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Markets displayed some clear bifurcation Tuesday to open up the holiday shortened week, which are generally upbeat, and it was the Russell 2000 with its heavy weighting in the financials feeling the most pain declining 1.4%. The Nasdaq which has been trying to establish itself as a leader faltered Monday too lower by .6%, and CLOSING well into the lower half of its daily range, a rarity thus far in '17. The S&P 500 is beginning to show some negative divergence on the RSI and it slipped .3%. It would be prudent for the benchmark to test its rising 50 day SMA which lies about 2% from here (keep in mind it is just 1% off most recent all time highs). Looking at groups that led, it was not encouraging for the bulls with the staples and utilities seeing the most love, obviously very defensive groups, as the XLP and XLU rose by 1.4 and 1.1% respectively. Lets remember it was the staples sector the vast majority of market "gurus" said to avoid this year, I believe in a recent Barron's roundtable. At the other end of the spectrum is was the banks that disappointed, even with some decent earnings reports this morning most notably from MS. This group has been a very crowded trade and it felt like many were running for the exit at the same time Monday. Energy perked up somewhat today with the XLE rising by .6% on some upgrades and M&A activity. CWEI was taken out at a very nice premium by NBL and this name was a single digit stock not long ago trading just above 6 dollars just 8 months ago and today is north of the 140 number. 2016 was the year that banks with heavy exposure to debt with energy names were supposed to flounder and this year I feel could be the year of consolidation within. On soft sessions such as Monday one should look for names that shrugged off the weakness. A fine example of that was DLB, and the chart below is how the idea was presented in our Thursday 1/12 Game Plan.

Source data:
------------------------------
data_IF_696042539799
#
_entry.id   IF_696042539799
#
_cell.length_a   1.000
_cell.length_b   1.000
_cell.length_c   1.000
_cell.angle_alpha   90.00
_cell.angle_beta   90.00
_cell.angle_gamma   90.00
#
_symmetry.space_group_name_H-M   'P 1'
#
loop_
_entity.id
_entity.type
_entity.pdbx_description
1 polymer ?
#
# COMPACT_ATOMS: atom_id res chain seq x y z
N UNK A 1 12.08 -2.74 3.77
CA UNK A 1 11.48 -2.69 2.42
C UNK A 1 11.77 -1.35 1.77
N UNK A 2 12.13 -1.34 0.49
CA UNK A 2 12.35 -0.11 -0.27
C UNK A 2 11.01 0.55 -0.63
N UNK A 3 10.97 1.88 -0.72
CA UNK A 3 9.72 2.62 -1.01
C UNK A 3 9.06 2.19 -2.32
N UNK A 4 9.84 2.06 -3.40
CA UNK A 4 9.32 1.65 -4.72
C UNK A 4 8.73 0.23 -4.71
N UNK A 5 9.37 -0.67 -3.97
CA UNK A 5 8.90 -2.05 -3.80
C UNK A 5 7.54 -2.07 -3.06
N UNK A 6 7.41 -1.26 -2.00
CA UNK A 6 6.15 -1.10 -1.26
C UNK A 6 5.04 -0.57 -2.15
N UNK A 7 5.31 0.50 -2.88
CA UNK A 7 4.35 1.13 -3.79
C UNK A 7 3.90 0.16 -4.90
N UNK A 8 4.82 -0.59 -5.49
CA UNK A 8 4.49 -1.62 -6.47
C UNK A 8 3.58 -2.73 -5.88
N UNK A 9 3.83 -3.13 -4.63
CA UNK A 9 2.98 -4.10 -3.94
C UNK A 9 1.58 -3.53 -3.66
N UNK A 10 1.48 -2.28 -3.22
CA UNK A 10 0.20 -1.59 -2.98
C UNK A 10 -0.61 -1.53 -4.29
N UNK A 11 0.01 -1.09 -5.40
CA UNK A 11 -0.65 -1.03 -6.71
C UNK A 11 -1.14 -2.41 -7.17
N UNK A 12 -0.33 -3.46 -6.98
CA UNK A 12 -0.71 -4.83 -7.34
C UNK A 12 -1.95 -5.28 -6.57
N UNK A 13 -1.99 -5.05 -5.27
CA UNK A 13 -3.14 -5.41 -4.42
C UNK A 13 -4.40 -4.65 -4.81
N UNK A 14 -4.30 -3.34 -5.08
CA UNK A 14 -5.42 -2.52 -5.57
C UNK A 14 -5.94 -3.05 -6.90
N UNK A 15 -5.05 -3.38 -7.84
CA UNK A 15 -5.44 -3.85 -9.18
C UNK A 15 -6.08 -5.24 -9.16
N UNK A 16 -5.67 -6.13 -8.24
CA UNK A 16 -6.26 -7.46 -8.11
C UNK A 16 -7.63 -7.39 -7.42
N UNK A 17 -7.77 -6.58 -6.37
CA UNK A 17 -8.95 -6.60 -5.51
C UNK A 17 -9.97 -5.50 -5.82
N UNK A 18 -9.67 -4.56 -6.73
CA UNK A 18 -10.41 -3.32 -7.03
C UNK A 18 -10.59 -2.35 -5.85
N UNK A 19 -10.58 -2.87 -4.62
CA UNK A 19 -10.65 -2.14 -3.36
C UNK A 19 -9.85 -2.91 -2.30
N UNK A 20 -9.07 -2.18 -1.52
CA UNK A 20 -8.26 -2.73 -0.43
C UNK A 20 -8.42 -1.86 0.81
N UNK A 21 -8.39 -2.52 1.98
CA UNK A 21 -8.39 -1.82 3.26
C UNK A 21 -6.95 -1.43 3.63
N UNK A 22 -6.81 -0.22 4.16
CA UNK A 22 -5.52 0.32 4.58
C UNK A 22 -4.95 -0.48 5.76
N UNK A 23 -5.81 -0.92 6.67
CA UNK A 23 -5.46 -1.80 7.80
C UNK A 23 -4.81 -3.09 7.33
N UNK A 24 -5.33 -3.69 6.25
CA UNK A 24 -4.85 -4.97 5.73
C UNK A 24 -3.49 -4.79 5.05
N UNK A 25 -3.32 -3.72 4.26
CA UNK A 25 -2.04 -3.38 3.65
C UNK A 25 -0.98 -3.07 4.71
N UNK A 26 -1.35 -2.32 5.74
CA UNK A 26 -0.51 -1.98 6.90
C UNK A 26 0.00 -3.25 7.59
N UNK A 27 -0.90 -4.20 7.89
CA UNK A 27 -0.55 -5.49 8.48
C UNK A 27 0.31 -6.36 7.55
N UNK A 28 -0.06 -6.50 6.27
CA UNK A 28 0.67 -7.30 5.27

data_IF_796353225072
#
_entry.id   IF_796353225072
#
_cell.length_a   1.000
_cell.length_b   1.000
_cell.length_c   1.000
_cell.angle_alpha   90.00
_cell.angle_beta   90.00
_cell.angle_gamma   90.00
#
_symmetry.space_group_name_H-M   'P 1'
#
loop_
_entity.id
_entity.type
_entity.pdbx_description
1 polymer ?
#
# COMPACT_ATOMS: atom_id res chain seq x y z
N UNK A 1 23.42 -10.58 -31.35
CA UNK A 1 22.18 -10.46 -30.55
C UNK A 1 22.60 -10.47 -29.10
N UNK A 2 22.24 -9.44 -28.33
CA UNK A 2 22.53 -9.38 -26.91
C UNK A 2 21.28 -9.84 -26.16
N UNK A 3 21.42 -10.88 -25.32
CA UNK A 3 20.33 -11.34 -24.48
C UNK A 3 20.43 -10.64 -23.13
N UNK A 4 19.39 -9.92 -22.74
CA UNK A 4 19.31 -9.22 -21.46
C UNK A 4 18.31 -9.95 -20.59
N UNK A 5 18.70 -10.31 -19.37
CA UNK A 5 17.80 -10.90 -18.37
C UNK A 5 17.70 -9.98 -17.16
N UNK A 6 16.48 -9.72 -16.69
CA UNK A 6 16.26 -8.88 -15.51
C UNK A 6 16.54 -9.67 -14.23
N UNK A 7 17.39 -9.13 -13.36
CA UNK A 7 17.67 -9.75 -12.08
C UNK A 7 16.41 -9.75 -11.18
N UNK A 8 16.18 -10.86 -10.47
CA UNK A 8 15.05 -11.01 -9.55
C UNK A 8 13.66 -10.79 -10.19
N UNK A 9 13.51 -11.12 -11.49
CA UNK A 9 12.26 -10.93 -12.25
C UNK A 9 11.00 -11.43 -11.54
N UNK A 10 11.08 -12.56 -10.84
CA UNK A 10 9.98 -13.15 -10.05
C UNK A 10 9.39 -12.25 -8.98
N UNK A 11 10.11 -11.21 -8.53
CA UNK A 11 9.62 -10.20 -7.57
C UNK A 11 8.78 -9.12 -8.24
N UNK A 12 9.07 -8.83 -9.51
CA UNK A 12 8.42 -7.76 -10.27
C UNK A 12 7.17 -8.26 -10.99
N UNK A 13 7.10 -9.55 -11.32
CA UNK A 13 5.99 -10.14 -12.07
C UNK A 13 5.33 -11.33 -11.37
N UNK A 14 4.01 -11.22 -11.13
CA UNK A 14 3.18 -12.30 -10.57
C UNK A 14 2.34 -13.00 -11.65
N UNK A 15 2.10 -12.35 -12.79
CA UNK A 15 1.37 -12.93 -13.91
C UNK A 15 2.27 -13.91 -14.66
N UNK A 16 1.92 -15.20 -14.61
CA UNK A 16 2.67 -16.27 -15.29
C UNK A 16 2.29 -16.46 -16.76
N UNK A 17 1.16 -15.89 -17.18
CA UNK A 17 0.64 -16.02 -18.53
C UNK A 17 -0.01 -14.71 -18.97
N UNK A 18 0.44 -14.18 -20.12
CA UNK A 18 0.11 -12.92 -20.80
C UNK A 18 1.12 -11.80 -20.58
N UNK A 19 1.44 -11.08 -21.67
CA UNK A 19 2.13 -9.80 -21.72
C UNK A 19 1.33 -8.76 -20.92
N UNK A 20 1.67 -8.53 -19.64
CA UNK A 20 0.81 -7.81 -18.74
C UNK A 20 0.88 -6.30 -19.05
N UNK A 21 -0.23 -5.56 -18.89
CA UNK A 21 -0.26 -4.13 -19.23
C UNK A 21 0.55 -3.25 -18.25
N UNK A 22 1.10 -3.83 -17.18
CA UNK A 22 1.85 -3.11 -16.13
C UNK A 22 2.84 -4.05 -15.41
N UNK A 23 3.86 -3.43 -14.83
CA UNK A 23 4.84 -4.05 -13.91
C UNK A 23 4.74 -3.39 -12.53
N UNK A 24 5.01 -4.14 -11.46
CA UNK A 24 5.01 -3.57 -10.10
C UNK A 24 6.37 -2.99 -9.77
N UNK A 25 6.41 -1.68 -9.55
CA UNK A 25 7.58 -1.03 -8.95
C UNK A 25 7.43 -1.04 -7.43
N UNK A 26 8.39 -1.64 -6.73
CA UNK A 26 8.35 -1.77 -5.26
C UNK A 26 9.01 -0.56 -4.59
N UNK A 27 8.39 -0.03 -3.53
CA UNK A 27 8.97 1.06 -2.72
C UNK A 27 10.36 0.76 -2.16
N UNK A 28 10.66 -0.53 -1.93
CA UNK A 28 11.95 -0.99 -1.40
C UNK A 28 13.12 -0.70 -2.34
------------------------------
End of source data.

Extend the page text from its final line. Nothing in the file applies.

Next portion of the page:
Markets rose Friday to finish out a decent week. It was the Nasdaq that led the way once again, and as we sound like broken records saying that now, it should be music to investors ears. The tech heavy index is a barometer of how risk averse or not market participants are. It was the second consecutive week that it outclassed the S&P 500 as it rose this week by 1% while the S&P 500 FELL .1% recording a bearish harami weekly candle (last week the Nasdaq rose 2.6% to the S&P 500's 1.7%). The Nasdaq is now higher 8 of the last 9 sessions and it is making a bullish habit of CLOSING near sessions highs. I am purely an equity guy but the saying on Wall Street is to pay attention to the credit markets as they are much larger and often are a good forecaster of future. If that is the case the fact that the 10 yr yield, $TNX, is finding comfort currently at its rising 50 day SMA is a benign sign (bond prices and yields trade in opposite directions). As there was bifurcating action on a weekly basis between the Nasdaq and S&P 500 it was among sectors too as energy lagged in a big way with the XLE down 2%. The ETF is lower 4 of the last 5 weeks yet is still above its 50 day SMA and remains just 5% below 52 week highs. It has been a little perplexing as the dollar has been receding as well. On the upside it was the cyclicals with the XLY higher by .8% being the top performing group. For all the hoopla surrounding healthcare this week the XLV CLOSED basically UNCH (notice how the very round 70 number held on Wednesday after the Trump news conference). Talking about the round numbers below is the chart of TECK and how it was presented in our Friday Game Plan. The very round 20 number held not only in the last couple weeks but way back in March '14 and June-July '17. This week is soared 17.4% and the trigger was hit today and now look to add above the cup base pivot of 26.70.